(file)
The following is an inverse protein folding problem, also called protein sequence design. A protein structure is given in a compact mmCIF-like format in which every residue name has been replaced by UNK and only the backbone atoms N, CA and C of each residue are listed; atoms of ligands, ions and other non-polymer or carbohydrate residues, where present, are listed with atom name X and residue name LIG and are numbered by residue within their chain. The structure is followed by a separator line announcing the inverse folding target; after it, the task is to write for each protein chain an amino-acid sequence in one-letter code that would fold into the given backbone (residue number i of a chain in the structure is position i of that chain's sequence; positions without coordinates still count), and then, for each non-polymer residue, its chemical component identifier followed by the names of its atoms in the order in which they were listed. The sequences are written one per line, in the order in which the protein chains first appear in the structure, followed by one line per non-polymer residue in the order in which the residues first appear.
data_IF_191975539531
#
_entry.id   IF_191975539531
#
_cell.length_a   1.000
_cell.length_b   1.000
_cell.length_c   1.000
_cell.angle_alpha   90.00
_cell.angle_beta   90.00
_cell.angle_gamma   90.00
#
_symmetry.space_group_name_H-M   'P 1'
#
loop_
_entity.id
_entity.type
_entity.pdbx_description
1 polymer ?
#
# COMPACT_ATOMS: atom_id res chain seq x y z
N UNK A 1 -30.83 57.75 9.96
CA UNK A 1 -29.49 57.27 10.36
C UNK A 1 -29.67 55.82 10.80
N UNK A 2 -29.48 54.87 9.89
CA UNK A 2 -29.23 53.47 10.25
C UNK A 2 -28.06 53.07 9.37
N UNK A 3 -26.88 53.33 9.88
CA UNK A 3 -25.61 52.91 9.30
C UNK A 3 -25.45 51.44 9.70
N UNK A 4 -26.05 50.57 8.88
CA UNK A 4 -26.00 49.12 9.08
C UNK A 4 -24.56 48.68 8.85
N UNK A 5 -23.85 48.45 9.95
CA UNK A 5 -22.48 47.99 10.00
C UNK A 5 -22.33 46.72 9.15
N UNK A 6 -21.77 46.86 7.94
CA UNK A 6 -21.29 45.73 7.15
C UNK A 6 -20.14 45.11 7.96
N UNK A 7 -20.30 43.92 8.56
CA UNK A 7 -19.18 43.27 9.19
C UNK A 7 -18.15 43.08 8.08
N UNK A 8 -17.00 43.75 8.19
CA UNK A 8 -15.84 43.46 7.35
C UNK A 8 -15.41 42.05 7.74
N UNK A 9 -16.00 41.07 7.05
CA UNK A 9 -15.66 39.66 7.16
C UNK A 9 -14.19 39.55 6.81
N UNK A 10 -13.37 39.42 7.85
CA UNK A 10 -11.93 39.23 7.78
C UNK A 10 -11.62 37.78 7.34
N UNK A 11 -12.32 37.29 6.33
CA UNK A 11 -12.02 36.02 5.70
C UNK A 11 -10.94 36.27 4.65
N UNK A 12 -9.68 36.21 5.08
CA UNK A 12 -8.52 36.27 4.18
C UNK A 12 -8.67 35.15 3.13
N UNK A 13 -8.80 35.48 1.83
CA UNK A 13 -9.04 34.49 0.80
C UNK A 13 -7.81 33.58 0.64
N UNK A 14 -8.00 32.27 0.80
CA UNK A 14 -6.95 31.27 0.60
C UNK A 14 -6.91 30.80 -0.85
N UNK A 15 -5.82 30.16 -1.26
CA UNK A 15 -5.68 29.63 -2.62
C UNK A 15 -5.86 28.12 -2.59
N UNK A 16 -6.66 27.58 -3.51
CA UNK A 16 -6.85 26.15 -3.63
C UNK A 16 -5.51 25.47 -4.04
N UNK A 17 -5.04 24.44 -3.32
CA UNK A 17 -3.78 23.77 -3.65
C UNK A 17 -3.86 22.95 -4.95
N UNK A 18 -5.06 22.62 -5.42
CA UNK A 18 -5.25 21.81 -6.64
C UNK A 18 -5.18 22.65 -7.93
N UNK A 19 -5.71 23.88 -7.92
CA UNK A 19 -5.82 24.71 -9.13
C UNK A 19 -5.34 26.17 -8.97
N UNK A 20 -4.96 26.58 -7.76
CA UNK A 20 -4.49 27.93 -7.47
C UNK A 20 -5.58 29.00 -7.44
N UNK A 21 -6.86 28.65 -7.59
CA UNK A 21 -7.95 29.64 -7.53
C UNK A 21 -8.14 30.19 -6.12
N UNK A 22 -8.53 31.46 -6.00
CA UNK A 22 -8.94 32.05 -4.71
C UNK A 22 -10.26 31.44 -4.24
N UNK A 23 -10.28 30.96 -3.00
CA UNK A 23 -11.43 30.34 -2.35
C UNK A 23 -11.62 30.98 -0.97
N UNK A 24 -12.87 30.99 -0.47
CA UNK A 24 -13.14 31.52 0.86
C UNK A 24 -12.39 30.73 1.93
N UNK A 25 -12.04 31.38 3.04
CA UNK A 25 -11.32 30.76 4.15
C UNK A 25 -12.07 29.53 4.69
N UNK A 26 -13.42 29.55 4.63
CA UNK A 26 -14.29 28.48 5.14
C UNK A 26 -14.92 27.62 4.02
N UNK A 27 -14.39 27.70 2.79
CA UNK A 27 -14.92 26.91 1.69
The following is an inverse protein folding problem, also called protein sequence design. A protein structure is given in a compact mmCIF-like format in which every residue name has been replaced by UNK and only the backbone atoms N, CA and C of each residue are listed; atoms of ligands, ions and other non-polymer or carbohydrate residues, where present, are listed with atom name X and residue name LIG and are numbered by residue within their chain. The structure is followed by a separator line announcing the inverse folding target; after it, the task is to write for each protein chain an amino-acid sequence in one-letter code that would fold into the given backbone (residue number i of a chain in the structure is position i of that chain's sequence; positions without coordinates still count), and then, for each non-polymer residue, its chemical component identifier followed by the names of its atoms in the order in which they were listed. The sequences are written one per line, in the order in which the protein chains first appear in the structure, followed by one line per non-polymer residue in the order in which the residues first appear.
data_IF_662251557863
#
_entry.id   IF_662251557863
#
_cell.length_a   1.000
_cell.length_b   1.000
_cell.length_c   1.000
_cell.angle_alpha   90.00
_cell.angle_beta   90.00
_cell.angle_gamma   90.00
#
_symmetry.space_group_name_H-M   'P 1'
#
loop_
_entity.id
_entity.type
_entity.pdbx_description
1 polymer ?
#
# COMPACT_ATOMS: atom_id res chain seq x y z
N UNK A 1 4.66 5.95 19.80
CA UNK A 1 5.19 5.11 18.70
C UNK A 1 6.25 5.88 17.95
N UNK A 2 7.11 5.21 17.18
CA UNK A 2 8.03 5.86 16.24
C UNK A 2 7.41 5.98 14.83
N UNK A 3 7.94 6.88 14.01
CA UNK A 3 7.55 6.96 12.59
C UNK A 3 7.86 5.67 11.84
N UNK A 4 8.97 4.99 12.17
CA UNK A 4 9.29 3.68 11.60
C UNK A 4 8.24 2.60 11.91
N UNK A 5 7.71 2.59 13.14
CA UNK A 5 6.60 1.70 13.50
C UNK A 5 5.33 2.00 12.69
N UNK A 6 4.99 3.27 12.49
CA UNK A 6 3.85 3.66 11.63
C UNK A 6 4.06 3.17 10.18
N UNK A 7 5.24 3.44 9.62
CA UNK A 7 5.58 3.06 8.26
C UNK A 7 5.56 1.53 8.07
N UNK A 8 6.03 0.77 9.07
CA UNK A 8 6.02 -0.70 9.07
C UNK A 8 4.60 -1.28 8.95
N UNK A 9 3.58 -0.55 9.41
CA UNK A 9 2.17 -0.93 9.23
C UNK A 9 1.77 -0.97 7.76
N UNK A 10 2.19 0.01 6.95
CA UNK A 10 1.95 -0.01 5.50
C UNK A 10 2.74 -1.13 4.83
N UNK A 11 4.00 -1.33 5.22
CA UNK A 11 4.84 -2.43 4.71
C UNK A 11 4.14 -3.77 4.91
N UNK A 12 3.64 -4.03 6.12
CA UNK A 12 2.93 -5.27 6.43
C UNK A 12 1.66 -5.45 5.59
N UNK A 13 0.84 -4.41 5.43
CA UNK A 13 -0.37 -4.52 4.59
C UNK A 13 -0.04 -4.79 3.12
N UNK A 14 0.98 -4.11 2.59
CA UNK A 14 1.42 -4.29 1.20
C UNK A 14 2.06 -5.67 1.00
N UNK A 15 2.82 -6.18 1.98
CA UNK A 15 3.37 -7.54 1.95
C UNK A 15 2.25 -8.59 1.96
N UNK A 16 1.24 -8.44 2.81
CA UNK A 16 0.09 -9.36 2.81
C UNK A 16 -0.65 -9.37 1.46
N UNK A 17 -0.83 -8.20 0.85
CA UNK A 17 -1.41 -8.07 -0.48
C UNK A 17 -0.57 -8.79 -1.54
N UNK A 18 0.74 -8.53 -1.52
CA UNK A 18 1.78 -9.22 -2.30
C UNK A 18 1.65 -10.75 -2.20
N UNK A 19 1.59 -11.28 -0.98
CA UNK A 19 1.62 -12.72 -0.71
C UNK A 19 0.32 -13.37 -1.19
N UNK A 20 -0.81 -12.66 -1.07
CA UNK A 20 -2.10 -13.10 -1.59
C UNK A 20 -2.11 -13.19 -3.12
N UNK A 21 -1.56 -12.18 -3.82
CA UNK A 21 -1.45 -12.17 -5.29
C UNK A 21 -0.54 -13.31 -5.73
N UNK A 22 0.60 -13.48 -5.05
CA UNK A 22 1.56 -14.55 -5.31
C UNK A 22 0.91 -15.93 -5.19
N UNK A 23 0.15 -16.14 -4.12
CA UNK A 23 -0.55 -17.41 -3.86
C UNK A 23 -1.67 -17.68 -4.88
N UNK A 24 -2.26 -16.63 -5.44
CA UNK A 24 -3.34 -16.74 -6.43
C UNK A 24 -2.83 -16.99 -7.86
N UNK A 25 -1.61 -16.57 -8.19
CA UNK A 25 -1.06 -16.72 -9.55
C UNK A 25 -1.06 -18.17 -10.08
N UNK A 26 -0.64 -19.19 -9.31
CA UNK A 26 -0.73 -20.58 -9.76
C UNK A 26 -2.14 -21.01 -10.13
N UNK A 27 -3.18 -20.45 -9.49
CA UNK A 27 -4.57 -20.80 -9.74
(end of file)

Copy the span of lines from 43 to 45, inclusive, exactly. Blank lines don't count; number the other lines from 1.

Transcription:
N UNK A 8 -17.00 43.75 8.19
CA UNK A 8 -15.84 43.46 7.35
C UNK A 8 -15.41 42.05 7.74